- What method or words would your character likely use for a confession of love? I will tell all of y’all that being as direct and straightforward as possible is the best course of action, but your characters don’t always know that. Some people might spew poetry under pressure, but frequently, love confessions are rather awkwardly worded, a bit fumbling, maybe not perfect. You know how your character speaks, stick to it! Don’t make them say something beautiful but totally unlike them. Additionally- are they an in-person type? Will they leave a letter? Cryptogram? It’s up to them and you.

I hope that helped some! Again, think about your characters, and their relationship, and what feels right for them. You’ll figure it out!

-Evvy

Anonymous inquired:

I have a fantasy world that is made from scratch and I have a few questions: if guns exist, then how do I balance them to make them fair against, say, swords and maces? And how does one go about describing weapons that are more exotic, such as a buugeng, a katar or wind and fire wheels, which probably aren't very well-known? And how does one write battle scenes for characters who wield such weapons?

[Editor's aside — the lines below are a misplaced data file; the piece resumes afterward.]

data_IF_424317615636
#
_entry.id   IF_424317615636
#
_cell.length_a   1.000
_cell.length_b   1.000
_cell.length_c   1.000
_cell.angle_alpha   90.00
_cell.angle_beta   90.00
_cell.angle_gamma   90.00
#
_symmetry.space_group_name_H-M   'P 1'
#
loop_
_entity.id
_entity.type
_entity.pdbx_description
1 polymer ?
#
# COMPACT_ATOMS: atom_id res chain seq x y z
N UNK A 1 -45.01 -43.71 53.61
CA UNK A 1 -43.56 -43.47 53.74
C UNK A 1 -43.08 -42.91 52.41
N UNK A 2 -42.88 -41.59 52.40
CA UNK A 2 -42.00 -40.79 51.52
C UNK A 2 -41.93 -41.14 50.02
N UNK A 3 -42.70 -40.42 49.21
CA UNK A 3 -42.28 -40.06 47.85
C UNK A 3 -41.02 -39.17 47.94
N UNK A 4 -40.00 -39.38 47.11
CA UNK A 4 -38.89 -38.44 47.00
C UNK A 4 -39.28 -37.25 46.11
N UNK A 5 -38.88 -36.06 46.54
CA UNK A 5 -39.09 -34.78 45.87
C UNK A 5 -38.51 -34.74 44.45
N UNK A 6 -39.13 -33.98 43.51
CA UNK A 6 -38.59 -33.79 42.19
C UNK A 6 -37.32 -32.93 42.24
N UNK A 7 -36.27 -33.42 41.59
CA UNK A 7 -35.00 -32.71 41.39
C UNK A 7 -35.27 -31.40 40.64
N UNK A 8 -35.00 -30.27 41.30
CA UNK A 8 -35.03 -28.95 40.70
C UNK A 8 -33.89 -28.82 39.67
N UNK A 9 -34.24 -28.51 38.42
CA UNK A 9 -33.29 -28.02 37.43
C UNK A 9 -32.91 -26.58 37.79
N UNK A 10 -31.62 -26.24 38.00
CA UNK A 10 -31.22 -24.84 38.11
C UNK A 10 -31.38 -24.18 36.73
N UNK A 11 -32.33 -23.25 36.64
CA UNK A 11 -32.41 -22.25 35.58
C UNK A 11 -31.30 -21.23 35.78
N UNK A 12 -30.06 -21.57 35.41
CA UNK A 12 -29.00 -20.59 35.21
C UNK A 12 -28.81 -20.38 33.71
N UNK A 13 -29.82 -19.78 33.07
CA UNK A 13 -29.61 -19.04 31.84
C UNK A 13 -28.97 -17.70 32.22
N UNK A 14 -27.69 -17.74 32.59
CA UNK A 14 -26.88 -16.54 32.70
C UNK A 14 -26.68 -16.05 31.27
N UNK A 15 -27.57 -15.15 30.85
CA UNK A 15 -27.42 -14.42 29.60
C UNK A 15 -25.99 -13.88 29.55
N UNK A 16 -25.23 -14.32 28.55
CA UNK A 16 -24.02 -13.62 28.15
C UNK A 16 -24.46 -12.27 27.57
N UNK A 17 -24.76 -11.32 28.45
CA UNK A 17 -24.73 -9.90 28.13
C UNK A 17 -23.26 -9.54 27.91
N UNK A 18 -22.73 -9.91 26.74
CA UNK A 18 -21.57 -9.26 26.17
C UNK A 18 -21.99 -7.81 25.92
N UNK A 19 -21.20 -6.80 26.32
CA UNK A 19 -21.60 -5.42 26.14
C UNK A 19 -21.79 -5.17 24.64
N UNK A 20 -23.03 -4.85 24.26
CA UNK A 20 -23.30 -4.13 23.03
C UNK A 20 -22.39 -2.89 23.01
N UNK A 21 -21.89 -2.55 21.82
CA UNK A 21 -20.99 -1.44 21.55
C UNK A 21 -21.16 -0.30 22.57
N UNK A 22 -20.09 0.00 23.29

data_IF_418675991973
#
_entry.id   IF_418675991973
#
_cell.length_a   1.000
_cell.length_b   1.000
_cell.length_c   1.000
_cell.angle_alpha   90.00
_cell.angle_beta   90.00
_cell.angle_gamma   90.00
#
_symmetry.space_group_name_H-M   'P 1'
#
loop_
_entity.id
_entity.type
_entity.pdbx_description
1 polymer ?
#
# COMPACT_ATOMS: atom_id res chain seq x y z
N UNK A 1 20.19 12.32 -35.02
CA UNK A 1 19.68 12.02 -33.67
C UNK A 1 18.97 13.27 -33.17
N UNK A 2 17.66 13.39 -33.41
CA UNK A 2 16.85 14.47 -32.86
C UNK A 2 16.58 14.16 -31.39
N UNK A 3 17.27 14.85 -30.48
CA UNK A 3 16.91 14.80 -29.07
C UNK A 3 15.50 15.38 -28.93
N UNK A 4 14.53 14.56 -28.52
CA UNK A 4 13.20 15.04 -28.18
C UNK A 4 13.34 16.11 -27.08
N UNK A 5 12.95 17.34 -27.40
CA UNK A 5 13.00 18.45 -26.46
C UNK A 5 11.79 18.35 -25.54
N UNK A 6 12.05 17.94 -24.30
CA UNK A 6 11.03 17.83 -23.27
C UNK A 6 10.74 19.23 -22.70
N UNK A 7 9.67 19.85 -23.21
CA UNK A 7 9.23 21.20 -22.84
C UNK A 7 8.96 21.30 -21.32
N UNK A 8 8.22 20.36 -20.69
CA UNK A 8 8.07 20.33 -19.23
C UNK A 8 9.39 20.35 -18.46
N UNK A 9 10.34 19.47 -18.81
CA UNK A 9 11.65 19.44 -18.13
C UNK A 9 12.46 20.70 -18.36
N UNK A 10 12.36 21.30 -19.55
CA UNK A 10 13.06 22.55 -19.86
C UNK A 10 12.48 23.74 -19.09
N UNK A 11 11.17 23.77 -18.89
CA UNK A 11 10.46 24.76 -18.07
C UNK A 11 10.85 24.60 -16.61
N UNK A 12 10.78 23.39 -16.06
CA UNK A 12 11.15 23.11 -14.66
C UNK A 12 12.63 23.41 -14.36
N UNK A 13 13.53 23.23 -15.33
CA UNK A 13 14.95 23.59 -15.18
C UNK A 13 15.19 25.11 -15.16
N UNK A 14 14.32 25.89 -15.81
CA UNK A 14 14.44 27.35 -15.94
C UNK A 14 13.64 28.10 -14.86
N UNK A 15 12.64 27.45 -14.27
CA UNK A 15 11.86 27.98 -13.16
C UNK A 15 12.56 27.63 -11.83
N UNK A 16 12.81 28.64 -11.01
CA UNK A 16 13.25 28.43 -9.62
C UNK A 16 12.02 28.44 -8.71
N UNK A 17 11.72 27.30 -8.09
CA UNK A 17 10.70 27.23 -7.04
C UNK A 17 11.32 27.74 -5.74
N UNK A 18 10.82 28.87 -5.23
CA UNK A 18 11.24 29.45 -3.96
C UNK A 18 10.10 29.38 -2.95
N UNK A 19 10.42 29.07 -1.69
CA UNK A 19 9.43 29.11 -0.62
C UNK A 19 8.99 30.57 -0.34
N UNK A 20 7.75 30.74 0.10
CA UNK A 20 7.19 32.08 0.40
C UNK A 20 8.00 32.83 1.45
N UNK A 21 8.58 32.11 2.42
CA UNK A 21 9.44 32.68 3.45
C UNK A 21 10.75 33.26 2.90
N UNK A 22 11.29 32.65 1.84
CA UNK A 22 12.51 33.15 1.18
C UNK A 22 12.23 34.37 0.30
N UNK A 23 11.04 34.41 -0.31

For the most part, I’m gonna tell you to ask our friends at howtofightwrite (http://howtofightwrite.tumblr.com/). They’re pretty and smart, trust them.

Some ideas for trying to even out guns to (somewhere vaguely approaching) the level of swords and maces in a fantasy setting:
- Guns are still very low tech, and therefore can’t consistently hit the broad side of a barn. They’re accurate at about point blank, so you have to wait til the person with the sword is within sword distance to fight.
- Again with the low tech: Reloading takes FOREVER, and the guns are single shot. If the first shot misses, sword or mace can charge and strike.
- Guns are prohibitively expensive. Only very rich people can purchase them. They like to lord it over the sword-ers.
- The guns are made very cheaply and badly, and break constantly, always at the worst moment.
-Ammunition is, for some reason, hard to come by. Or maybe it’s bad. Maybe some of your fantasy characters are werewolves, and you know how badly silver bullets affect aim.
-There is an intense social stigma around carrying guns, and people hate gun-weilders so fiercely that it’s going to make more danger than protection for you.